Liz Clarke wrote an Analysis Of Maryland’s Potential Move To The Big Ten for the Washington Post, and if you haven’t read the article yet, you definitely should. Now that the move is looking official, it’s a must read. She explains how football is the major direct driver for Maryland’s move to the Big Ten, but also how the move will have HUGE secondary implications at the school… and how one of those big implications is the funding of athletics overall.
Basically, football revenue at Maryland (and this is true at a host of other D1 programs), pays for almost all of the other teams that compete under the school’s name. When football revenue drops (as it has at Maryland since 2006), the entire athletic department suffers, and this is evidenced neatly by the fact that Maryland just went from 27 varsity teams to 20, due to financial constraints.
By moving to the Big Ten, Maryland will receive millions more in payouts, and over time, this should help their athletic department meet its budgetary needs, especially once Maryland pays back the $50M it will owe the ACC for leaving.
So while moving to the Big Ten makes long-term sense financially, and it seems to make sense for the football team specifically (bigger, better opponents and more revenue), it will impact every single Terrapins sports team in many ways, and lacrosse is no exception. So what can we expect from a Big Ten that includes Maryland (and Rutgers as well)?
I don’t know that we’ll see a Big Ten conference for men’s lacrosse exist in any real way, at least not immediately. The only Big Ten schools that have men’s lacrosse right now are Ohio State, Michigan, and Penn State. Currently, PSU plays in the Colonial Conference, and OSU and Michigan are in the ECAC. So really, there is no Big Ten in men’s lacrosse. At least right now.
By adding Rutgers and Maryland however, the Big Ten takes a big step towards lacrosse legitimacy. There haven’t been serious varsity lacrosse rumblings at Indiana, Michigan State (used to have a D1 team), Minnesota, Northwestern, Purdue, or Wisconsin, but if anything was going to spur a change at any of those schools, the addition of two solid lacrosse programs to the Big Ten could certainly do it.
Out of all the schools I listed above, I think Northwestern, Michigan State, and Wisconsin are the strongest contenders. MSU used to have a program, and competing with Michigan is always a goal, in everything. Plus Warrior is located in the state. Wisconsin has a ton of lacrosse players on campus, and if they could activate their lacrosse alumni base, they could raise the funds, much like Michigan did. Northwestern has a storied women’s program, and it’s a great school. That one is just a good overall fit.
The above certainly doesn’t mean that schools like Iowa or Nebraska won’t add lacrosse in the future, but I wouldn’t put them at the top of the list of likely expansion candidates. If one of these schools does add lacrosse in the next five years, we can give the Maryland and Rutgers move some serious credit. And if one of these to schools were to add lacrosse? It would be huge. So maybe this isn’t such a bad thing…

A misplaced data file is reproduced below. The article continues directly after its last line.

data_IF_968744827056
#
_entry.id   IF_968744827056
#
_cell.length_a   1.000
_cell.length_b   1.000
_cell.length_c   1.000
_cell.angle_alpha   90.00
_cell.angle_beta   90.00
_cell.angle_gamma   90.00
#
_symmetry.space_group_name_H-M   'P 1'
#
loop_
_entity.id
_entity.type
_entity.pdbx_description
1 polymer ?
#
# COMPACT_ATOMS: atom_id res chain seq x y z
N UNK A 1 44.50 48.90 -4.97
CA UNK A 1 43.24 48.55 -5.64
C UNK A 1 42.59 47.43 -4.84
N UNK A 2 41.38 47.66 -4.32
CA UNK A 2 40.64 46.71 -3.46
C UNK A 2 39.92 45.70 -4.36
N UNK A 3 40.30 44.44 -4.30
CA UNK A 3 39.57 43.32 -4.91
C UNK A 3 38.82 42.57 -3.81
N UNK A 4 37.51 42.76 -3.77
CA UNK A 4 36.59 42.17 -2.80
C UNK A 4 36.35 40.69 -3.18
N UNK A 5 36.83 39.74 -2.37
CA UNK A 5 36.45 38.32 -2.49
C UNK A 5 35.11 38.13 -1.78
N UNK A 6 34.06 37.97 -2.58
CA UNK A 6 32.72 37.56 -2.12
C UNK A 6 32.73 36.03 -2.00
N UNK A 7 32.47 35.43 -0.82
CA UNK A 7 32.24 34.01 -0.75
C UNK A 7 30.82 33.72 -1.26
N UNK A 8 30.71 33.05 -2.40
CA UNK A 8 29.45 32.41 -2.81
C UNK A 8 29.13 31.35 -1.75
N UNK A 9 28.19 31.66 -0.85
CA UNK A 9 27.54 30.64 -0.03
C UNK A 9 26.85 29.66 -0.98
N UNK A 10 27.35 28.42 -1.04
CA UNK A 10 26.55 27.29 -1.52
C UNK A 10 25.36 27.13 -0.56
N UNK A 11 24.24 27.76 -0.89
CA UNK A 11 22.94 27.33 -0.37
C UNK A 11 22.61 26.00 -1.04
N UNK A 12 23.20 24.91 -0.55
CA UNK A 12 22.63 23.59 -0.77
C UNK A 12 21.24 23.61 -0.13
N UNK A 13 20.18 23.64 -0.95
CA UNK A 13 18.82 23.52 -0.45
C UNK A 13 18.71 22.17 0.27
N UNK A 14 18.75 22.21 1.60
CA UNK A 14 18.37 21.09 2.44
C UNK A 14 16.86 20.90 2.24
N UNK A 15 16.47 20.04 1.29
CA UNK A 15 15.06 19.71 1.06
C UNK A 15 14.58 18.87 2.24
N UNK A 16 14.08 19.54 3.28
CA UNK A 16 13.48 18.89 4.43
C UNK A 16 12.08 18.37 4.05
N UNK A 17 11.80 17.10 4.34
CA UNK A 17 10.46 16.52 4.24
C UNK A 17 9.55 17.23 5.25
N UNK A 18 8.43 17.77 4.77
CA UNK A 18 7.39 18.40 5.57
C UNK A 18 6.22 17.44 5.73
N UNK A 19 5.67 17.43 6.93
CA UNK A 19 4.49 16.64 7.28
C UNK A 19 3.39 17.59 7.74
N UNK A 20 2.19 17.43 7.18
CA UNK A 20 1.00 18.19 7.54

My immediate reaction to Maryland leaving the ACC was, “NOOOOOOOOO!” It’s like I had just found out Darth Vader was my father. I just couldn’t imagine an ACC lacrosse tourney without Duke, UNC, Virginia and MARYLAND. It just makes sense, and I’m so used to it. I thought about every single Maryland athlete being forced on considerably longer road trips, and how Maryland football will likely never compete with the cream of the Big Ten, and then I really started to question the move.
But if the move means Maryland can support their athletic programs to a better extent, and it means they don’t have to drop additional sports (7 is enough!), then I can see why the move works. If Under Armour will pour even more money back into the school for the added exposure, and if it can help lacrosse make its way into the Big Ten in a major way, then I can even see how the move can be viewed as great for so many involved, at least in the long-term.
Listen, I’m not a huge fan of Superconferences. I don’t like the idea of athletic programs leaving regional conferences for bigger, more national conferences. I don’t like increased travel time for all athletes at a school, and I honestly worry that Superconferences get us that much closer to truly “professional” student-athletes, and a greater divide between the top and bottom of D1.
I’m also aware that this is the reality in which we live, and that for Maryland, this was move really a necessity. If these moves can spur massive lacrosse growth in the Big Ten, and throughout the country, all while keeping Maryland Athletics afloat, then I don’t have a huge problem with the move. It does seem to push the importance of athletics and funding to a new premium high, and I’m not sure that is a good thing, especially at an academic institution, but within the constraints of how things work, it might just be the best thing we could hope for.